In February 2008, the federal government asked the Productivity Commission to recommend a national paid maternity, paternity, and parental leave scheme. In September, the commission released its draft report, calling for eighteen weeks of parental leave and two weeks of paternity leave. Mothers who did not qualify for parental leave would be eligible for a maternity allowance equal to the existing Baby Bonus. The commission will make its final recommendation in February 2009.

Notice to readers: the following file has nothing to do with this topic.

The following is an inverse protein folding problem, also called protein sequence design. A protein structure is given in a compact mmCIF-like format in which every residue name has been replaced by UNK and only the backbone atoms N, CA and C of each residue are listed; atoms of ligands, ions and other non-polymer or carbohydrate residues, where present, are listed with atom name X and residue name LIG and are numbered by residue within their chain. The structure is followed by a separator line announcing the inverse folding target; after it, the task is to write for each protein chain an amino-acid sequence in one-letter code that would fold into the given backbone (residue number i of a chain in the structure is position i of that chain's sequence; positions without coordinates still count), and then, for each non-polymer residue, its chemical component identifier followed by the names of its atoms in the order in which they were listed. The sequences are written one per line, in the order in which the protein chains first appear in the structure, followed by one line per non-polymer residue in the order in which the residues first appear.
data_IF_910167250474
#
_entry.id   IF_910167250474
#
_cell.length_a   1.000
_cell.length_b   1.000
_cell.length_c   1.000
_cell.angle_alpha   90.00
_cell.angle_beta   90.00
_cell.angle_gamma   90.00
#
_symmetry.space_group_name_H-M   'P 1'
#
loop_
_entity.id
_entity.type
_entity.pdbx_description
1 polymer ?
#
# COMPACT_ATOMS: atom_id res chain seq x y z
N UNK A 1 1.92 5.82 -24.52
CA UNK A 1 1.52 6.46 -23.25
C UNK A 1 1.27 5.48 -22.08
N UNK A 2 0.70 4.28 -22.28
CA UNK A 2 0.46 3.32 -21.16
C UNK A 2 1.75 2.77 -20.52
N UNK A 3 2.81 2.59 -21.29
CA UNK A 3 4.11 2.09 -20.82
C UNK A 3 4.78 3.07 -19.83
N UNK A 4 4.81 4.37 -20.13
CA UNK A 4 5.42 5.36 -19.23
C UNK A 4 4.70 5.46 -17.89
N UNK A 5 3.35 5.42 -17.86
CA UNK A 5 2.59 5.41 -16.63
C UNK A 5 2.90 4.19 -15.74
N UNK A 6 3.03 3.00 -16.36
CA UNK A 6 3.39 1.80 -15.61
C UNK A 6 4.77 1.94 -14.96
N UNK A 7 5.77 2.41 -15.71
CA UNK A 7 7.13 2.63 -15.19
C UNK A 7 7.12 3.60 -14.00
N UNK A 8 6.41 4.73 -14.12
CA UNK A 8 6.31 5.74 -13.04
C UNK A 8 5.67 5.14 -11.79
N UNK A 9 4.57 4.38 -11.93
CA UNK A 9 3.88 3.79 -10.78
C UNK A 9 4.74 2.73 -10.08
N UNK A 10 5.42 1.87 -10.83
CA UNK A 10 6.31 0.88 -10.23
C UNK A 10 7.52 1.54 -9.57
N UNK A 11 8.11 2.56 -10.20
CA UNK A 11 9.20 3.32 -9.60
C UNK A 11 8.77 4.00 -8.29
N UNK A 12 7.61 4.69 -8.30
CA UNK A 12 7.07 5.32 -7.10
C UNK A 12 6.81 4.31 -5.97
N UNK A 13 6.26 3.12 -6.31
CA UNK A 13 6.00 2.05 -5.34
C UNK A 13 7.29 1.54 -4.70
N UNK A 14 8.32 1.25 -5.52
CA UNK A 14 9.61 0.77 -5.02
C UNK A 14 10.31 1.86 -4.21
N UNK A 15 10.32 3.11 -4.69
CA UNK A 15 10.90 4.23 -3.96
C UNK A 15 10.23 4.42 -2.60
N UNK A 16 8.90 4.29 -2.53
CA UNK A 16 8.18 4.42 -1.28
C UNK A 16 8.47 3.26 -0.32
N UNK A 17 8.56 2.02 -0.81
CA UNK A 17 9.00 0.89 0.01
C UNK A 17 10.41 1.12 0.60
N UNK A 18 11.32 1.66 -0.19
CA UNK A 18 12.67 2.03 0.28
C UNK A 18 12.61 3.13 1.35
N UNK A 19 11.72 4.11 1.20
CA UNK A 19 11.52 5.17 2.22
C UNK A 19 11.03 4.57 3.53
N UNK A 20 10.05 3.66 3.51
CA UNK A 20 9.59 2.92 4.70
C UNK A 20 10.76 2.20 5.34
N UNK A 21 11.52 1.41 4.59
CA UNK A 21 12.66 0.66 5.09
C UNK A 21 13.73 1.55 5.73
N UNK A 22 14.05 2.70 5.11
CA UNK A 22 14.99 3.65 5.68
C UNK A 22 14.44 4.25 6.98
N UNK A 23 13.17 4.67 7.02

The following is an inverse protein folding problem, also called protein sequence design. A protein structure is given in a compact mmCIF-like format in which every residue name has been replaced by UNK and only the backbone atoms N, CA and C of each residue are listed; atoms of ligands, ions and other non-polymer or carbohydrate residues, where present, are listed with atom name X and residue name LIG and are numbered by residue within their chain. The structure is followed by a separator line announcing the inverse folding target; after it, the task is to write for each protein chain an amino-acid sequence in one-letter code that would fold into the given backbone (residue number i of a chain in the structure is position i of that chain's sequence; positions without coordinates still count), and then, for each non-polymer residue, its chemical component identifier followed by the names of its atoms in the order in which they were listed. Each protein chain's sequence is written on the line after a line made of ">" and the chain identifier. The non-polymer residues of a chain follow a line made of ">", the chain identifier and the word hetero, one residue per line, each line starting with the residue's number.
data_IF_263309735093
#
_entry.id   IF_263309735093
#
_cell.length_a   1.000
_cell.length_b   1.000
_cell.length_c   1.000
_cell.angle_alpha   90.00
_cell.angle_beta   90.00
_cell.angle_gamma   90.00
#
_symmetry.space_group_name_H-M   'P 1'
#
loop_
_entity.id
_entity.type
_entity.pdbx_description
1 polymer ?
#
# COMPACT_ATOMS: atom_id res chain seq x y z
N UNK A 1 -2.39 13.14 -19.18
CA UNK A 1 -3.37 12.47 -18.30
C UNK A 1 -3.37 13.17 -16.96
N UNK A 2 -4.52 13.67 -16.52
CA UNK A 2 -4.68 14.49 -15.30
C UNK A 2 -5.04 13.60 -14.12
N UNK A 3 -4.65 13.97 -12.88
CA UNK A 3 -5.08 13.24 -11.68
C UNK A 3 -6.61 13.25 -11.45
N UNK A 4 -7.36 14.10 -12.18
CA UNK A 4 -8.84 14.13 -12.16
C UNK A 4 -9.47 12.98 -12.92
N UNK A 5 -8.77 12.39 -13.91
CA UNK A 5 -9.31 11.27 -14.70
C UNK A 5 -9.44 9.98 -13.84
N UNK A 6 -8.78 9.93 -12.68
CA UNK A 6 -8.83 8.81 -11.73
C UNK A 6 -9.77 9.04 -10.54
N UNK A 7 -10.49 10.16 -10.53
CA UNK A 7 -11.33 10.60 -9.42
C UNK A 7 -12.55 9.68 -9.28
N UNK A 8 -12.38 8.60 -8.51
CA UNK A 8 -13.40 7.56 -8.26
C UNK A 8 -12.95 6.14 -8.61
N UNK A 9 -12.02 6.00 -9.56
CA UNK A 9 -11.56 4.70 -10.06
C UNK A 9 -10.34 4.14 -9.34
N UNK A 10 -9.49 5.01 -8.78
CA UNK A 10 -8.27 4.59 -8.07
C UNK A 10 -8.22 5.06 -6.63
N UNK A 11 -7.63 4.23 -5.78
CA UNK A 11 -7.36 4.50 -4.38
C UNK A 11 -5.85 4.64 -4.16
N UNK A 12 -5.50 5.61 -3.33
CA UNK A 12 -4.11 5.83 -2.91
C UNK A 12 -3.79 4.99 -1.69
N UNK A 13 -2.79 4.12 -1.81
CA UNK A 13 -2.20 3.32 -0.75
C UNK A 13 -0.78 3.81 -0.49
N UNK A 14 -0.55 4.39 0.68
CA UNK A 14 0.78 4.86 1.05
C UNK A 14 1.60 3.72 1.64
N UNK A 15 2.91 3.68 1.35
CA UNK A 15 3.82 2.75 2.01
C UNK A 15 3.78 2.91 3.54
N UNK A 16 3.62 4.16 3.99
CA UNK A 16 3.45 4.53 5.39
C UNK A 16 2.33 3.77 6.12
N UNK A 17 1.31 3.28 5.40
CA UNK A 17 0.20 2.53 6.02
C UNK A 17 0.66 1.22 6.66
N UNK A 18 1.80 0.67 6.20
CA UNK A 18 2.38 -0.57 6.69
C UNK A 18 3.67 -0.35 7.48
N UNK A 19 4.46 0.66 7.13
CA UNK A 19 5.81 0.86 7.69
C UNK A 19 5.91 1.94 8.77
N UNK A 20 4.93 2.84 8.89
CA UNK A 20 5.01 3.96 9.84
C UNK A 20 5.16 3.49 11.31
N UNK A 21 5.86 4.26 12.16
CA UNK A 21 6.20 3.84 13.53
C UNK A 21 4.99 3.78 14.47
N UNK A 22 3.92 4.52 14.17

Paid parental leave has become an important symbolic issue for many women, and support for its introduction has been so vocal that rather than being a means to an end, paid parental leave has become the end itself. The result is that the Productivity Commission has been limited by the inquiry’s narrow terms of reference. Rather than being given a set of objectives and a brief to design policy to meet them, the commission has been asked to design a set of objectives that justify the desired policy.
This paper critiques the Productivity Commission’s draft recommendations and evaluates how well the stated objectives will be met.